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  1. #1
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    Servicing Trance X 29-1 shock

    I'm at the interval where my Fox Float rear shock will require basic servicing, as in a seal service. I've seen a couple videos on the web about doing this and it looks very straightforward. My questions are (1) has anyone done this on the 1 or 0 themselves, and (2) is it possible to remove the shock without removing the crankset? I'm a novice at servicing bikes but I'm a quick study and like the aspect of working on my own bike. Plus, the lbs where I bought it isn't exactly around the corner.

    Maybe someone could list some quick steps and any special tools I'd need. Probably a 0.25" torque wrench is needed. Thanks for any advice.
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  2. #2
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    I serviced my 2011 Trance rear shock (Fox RP2) earlier this year - was the first time for me. I ended up removing the cranks (wasn't sure I needed to but thought it better safe than sorry), which needed a really good clean anyway (lots of dirt in where you can't access without removing) and this was quick and straight forward.

    I then removed the shock (air let out first) being careful to note (take photos) where the various bolts, washers and bearings went.

    I followed a youtube video (can't remember which one) and I didn't have any problems, so I'd say go for it. I replaced the seals and added new float fluid, etc.

    I'd recommend using a torque wrench to re-assemble the linkage/shock mounts and you'll probably need to use locktite on the threads - you'll know when you take the shock out as you'll see blue loctite on the threads then.

  3. #3
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    Servicing Trance X 29-1 shock

    Awesome, thanks dischucker. Regarding the cranks, did this require a crank puller? It doesn't appear so on the SRAM service document but I'm just wondering what you used.

    Edit/Update: No crank puller. Just used a 8mm hex and loosened the non-drive side (lefty loosy) and the arm popped right off the rest of the crank came out with ease.

    Edit 2: I serviced the shock per the Fox YouTube video and it went pretty smoothly with no major surprises. Getting the spacers/bushings aligned to drive the red 'axel' through the bottom of the shock (eyelet) was a minor PITA but if you do it a bit at a time it works. Not sure I was supposed to do this but a put a very light coat of PW grease on the axel and the bushings/spacers. It's really pretty easy and I would encourage anyone with decent DIY skills to give it a try. Just follow the video step by step.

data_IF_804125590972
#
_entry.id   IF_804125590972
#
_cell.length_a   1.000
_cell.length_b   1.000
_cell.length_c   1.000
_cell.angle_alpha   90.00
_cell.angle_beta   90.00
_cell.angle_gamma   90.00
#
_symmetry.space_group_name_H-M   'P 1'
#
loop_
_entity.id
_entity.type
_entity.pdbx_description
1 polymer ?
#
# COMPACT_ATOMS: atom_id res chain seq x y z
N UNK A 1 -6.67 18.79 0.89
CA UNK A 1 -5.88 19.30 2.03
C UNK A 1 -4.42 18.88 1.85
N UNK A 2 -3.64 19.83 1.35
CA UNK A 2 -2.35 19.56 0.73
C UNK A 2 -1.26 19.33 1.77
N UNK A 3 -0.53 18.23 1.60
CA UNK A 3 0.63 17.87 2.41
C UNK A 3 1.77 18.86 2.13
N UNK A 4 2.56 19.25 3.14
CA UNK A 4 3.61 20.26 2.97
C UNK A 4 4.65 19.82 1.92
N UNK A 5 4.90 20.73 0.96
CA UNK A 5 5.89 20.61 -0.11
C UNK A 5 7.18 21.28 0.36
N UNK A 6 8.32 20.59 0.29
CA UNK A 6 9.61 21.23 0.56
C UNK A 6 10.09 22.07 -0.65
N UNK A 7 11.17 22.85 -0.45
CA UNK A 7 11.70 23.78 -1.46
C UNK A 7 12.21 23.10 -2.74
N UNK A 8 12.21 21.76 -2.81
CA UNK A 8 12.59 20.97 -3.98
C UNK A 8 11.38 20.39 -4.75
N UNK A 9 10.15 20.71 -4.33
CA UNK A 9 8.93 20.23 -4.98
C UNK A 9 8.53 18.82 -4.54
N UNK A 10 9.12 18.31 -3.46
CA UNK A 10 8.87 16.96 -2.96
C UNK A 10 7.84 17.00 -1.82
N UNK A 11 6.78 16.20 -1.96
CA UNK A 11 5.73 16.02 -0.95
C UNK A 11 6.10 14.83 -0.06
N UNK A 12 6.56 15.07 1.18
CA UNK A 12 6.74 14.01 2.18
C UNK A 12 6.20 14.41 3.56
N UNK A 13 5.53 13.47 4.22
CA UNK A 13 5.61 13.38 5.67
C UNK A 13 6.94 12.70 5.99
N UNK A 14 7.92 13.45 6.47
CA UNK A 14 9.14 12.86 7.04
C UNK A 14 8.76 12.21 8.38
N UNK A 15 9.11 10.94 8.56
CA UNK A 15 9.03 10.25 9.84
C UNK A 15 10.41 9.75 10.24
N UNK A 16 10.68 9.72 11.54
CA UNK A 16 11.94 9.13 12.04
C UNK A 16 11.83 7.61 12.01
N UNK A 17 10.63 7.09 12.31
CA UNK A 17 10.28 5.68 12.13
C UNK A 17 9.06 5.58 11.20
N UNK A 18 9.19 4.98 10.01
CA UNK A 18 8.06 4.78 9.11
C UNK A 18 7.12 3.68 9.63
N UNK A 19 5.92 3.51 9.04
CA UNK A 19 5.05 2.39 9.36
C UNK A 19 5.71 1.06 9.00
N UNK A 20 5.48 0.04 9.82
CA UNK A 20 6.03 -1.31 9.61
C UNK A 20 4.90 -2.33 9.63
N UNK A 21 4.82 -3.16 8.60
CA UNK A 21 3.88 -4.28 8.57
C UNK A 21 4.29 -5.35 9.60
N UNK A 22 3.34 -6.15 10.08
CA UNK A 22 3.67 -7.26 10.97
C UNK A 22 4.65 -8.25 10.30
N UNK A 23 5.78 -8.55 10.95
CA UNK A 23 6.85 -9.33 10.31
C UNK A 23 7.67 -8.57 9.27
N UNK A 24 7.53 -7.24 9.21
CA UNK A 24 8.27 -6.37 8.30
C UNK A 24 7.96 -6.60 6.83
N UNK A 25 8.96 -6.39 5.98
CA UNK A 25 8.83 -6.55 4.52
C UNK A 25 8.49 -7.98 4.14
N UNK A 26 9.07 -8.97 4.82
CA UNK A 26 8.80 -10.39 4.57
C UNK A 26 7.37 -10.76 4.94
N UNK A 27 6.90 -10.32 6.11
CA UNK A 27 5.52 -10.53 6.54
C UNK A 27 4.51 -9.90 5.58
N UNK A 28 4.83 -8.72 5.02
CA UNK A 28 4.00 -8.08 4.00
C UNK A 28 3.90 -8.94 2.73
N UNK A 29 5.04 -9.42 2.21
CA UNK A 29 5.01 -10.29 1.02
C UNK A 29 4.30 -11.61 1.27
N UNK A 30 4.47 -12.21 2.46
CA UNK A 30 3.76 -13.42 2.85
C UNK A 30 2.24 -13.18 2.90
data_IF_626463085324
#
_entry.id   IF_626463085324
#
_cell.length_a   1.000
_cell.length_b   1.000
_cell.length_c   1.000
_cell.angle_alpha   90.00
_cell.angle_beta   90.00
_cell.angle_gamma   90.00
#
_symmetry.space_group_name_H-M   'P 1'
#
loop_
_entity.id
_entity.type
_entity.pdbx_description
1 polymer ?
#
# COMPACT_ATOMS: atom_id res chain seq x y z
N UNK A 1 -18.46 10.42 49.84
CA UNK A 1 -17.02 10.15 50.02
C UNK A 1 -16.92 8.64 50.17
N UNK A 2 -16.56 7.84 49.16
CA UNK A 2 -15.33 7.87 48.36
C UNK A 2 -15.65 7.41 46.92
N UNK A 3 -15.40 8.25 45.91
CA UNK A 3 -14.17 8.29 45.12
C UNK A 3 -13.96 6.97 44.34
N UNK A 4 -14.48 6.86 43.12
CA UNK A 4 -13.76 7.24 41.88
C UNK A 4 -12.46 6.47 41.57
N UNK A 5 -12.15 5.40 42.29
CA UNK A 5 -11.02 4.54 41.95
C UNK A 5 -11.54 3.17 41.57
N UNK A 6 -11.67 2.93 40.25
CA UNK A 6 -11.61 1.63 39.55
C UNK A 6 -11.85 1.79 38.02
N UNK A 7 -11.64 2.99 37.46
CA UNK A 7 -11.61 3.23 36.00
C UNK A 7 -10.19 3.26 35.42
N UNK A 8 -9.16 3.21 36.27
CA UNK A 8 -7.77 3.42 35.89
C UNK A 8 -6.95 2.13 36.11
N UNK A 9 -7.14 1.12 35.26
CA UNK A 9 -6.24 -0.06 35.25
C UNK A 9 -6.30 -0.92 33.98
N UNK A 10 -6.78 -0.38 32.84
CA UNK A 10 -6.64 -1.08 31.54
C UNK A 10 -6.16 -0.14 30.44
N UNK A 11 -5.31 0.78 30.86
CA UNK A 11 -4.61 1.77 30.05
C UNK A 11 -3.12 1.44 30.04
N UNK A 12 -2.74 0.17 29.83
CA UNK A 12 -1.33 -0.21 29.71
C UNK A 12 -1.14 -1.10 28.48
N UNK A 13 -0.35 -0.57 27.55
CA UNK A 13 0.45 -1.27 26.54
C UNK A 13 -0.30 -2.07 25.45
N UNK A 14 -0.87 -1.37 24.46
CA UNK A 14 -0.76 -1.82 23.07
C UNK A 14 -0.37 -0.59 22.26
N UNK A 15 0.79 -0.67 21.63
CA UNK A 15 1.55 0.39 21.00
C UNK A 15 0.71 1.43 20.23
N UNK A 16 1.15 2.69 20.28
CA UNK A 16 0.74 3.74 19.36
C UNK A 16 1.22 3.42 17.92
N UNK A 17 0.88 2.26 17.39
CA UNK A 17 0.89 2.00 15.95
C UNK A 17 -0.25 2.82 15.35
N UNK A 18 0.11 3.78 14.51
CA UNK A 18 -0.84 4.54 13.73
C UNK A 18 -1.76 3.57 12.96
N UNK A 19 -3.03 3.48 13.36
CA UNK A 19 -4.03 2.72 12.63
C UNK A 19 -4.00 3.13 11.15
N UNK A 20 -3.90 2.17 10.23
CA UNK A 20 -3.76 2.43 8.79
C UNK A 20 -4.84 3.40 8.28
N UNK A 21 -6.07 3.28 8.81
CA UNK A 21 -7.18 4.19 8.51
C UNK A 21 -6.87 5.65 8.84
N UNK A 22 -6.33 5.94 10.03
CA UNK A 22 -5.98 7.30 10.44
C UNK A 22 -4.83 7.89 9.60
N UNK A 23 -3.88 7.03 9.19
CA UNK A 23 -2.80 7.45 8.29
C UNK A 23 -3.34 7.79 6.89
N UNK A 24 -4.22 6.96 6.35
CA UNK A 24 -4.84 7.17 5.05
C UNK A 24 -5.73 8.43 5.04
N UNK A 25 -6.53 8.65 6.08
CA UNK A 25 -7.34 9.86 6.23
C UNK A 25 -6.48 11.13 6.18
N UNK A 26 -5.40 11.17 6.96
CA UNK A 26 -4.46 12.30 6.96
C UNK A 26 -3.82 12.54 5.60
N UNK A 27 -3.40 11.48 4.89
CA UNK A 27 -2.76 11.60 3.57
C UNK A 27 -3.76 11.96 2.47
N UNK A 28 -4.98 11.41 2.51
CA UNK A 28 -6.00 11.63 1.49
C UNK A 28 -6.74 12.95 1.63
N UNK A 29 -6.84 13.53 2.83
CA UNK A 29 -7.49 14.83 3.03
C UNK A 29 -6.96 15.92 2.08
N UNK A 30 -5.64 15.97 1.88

Last edited by MTBeing; 10-31-2013 at 11:07 AM.
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  4. #4
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    I have Shimano SLX cranks which use a splined crank shaft, so the crank comes off pretty easily (I might have given it a tap ?) once you undo the bolts, etc. Most modern cranks are the same but I don't know for sure with SRAM. A quick google for your model should answer the question of whether it has a splined shaft or not (or just eye-balling it if you know what to look for).

  5. #5
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    loosen the large chain ring bolts and remove the ring. takes 2 minutes

  6. #6
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    If the 6mm allen side of the lower shock bolt is on the non-drive side, then you can remove the shock without removing the cranks by using a shortened 5mm allen wrench that fits behind the crank. It's easy to shorten a 5mm with a hacksaw, and it's a great tool to keep in your camelback should anything loosen up on the trail. If the 6mm side of the bolt is facing the drive side though, then you'll need to remove the cranks. Just reverse it when you put it back in, to avoid this problem again.

    Or, you could upgrade to a Kashima shock that I happen to be selling almost new off my Trance BustedSpoke.com - View topic - PRICE DROP Fox RP23 CTD & Fox Air volume tuning kit

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